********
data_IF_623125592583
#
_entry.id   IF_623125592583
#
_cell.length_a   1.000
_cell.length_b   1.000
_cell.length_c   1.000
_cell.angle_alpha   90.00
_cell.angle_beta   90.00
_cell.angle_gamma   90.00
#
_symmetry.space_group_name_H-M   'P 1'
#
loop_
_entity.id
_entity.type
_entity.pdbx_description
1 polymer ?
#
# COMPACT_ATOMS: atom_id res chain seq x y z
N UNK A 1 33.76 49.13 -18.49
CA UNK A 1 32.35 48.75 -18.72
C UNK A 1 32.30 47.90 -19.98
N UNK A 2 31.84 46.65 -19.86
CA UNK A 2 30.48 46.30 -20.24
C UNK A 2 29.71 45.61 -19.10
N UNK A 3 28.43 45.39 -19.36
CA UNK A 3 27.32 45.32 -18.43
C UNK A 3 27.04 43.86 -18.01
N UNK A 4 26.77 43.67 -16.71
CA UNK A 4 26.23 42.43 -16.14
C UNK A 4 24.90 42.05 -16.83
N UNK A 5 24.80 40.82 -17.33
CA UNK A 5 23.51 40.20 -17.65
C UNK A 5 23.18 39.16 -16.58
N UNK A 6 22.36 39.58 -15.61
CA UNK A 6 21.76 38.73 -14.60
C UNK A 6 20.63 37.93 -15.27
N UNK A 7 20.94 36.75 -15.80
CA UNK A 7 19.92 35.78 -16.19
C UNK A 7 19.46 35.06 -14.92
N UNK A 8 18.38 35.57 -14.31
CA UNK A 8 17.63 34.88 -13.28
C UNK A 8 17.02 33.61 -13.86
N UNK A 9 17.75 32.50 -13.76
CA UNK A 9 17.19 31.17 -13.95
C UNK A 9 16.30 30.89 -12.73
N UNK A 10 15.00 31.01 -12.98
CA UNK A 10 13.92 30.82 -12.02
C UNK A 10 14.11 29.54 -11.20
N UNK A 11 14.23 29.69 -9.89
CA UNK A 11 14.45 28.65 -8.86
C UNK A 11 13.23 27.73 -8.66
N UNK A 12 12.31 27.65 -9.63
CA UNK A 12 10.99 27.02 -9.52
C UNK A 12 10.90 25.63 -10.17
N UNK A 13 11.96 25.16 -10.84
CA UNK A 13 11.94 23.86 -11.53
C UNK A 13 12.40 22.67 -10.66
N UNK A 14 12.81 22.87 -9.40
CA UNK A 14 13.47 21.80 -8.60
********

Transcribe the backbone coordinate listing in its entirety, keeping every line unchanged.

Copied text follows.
data_IF_623125592583
#
_entry.id   IF_623125592583
#
_cell.length_a   1.000
_cell.length_b   1.000
_cell.length_c   1.000
_cell.angle_alpha   90.00
_cell.angle_beta   90.00
_cell.angle_gamma   90.00
#
_symmetry.space_group_name_H-M   'P 1'
#
loop_
_entity.id
_entity.type
_entity.pdbx_description
1 polymer ?
#
# COMPACT_ATOMS: atom_id res chain seq x y z
N UNK A 1 33.76 49.13 -18.49
CA UNK A 1 32.35 48.75 -18.72
C UNK A 1 32.30 47.90 -19.98
N UNK A 2 31.84 46.65 -19.86
CA UNK A 2 30.48 46.30 -20.24
C UNK A 2 29.71 45.61 -19.10
N UNK A 3 28.43 45.39 -19.36
CA UNK A 3 27.32 45.32 -18.43
C UNK A 3 27.04 43.86 -18.01
N UNK A 4 26.77 43.67 -16.71
CA UNK A 4 26.23 42.43 -16.14
C UNK A 4 24.90 42.05 -16.83
N UNK A 5 24.80 40.82 -17.33
CA UNK A 5 23.51 40.20 -17.65
C UNK A 5 23.18 39.16 -16.58
N UNK A 6 22.36 39.58 -15.61
CA UNK A 6 21.76 38.73 -14.60
C UNK A 6 20.63 37.93 -15.27
N UNK A 7 20.94 36.75 -15.80
CA UNK A 7 19.92 35.78 -16.19
C UNK A 7 19.46 35.06 -14.92
N UNK A 8 18.38 35.57 -14.31
CA UNK A 8 17.63 34.88 -13.28
C UNK A 8 17.02 33.61 -13.86
N UNK A 9 17.75 32.50 -13.76
CA UNK A 9 17.19 31.17 -13.95
C UNK A 9 16.30 30.89 -12.73
N UNK A 10 15.00 31.01 -12.98
CA UNK A 10 13.92 30.82 -12.02
C UNK A 10 14.11 29.54 -11.20
N UNK A 11 14.23 29.69 -9.89
CA UNK A 11 14.45 28.65 -8.86
C UNK A 11 13.23 27.73 -8.66
N UNK A 12 12.31 27.65 -9.63
CA UNK A 12 10.99 27.02 -9.52
C UNK A 12 10.90 25.63 -10.17
N UNK A 13 11.96 25.16 -10.84
CA UNK A 13 11.94 23.86 -11.53
C UNK A 13 12.40 22.67 -10.66
N UNK A 14 12.81 22.87 -9.40
CA UNK A 14 13.47 21.80 -8.60